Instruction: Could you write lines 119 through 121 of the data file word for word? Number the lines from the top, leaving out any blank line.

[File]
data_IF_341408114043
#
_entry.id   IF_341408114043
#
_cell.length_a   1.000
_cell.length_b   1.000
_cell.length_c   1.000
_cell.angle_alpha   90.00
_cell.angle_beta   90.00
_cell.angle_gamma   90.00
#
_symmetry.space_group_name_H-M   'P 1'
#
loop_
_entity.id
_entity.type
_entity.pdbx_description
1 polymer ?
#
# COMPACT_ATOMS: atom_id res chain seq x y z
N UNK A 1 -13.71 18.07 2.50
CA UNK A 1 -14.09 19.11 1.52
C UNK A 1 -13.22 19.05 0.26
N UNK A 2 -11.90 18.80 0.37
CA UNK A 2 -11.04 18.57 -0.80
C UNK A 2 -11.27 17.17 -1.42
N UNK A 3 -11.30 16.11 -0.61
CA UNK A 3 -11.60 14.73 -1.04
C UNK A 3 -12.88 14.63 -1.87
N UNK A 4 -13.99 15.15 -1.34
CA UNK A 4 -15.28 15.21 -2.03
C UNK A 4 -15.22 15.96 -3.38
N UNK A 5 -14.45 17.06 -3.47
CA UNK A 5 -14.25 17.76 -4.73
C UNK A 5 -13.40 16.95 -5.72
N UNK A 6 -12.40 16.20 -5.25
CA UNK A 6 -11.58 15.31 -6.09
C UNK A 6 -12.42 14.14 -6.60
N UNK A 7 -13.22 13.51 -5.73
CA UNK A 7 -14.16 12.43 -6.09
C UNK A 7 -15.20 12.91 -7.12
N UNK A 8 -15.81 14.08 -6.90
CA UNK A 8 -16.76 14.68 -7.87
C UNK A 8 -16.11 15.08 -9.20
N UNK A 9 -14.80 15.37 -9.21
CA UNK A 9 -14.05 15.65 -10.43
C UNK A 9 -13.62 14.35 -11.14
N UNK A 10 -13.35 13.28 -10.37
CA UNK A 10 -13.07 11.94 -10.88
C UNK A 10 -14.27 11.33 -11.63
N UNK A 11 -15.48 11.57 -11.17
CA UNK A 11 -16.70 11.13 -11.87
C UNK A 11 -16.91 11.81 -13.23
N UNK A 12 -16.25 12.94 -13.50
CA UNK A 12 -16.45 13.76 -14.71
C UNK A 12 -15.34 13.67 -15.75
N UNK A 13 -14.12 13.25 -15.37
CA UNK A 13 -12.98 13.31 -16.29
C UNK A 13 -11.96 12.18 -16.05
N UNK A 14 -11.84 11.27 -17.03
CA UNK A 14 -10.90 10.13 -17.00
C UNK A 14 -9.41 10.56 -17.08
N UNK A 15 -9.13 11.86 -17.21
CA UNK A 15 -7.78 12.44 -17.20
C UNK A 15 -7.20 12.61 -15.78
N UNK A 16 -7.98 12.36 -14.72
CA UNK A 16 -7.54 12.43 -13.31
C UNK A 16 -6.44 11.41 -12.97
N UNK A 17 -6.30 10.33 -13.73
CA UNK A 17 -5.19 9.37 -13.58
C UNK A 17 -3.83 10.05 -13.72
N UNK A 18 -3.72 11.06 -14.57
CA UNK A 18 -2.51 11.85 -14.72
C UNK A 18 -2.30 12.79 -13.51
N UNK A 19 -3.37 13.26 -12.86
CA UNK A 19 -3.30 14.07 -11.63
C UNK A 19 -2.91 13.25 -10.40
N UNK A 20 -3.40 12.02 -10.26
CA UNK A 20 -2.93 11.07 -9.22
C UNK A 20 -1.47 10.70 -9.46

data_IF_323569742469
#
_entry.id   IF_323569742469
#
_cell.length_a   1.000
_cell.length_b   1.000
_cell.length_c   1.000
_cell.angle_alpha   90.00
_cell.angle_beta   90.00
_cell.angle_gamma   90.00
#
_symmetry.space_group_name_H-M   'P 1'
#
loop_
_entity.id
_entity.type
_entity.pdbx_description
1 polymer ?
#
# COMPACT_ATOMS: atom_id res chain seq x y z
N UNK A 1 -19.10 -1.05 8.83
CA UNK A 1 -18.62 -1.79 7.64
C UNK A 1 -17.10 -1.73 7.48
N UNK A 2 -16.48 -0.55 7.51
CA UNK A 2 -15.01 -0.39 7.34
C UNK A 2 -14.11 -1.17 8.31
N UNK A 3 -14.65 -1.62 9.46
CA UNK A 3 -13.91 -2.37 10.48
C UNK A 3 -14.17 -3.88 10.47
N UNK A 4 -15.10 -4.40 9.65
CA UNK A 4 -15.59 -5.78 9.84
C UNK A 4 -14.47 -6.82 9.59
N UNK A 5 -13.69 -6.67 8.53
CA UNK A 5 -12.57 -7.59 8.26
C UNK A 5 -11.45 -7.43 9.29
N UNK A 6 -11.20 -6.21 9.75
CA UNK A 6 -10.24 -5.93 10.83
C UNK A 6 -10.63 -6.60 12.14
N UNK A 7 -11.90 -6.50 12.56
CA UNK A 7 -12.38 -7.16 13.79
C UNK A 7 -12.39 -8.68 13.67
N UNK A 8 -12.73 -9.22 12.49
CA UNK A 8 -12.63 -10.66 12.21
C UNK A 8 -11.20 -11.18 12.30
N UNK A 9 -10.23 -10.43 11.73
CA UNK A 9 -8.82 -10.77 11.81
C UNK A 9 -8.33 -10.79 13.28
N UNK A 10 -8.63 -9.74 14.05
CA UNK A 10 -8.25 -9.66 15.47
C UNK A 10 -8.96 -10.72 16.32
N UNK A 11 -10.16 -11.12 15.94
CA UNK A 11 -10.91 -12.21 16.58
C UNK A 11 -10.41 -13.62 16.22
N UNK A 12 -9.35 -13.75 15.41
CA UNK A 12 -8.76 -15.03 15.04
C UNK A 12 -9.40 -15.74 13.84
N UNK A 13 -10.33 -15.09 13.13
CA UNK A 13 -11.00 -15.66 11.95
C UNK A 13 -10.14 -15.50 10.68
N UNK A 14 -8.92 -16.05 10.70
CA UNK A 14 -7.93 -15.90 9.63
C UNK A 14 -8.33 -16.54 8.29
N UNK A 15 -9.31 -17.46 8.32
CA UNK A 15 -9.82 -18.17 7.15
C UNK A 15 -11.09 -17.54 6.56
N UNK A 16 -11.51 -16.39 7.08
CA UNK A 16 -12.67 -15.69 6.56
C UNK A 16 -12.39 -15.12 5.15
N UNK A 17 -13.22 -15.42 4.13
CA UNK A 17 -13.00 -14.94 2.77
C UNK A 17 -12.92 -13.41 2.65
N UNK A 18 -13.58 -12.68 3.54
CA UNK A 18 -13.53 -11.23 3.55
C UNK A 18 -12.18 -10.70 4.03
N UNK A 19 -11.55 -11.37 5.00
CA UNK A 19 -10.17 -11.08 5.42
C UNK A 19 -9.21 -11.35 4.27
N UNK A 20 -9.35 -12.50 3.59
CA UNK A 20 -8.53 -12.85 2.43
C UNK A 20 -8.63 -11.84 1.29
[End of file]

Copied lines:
N UNK A 7 -11.90 -6.50 12.56
CA UNK A 7 -12.38 -7.16 13.79
C UNK A 7 -12.39 -8.68 13.67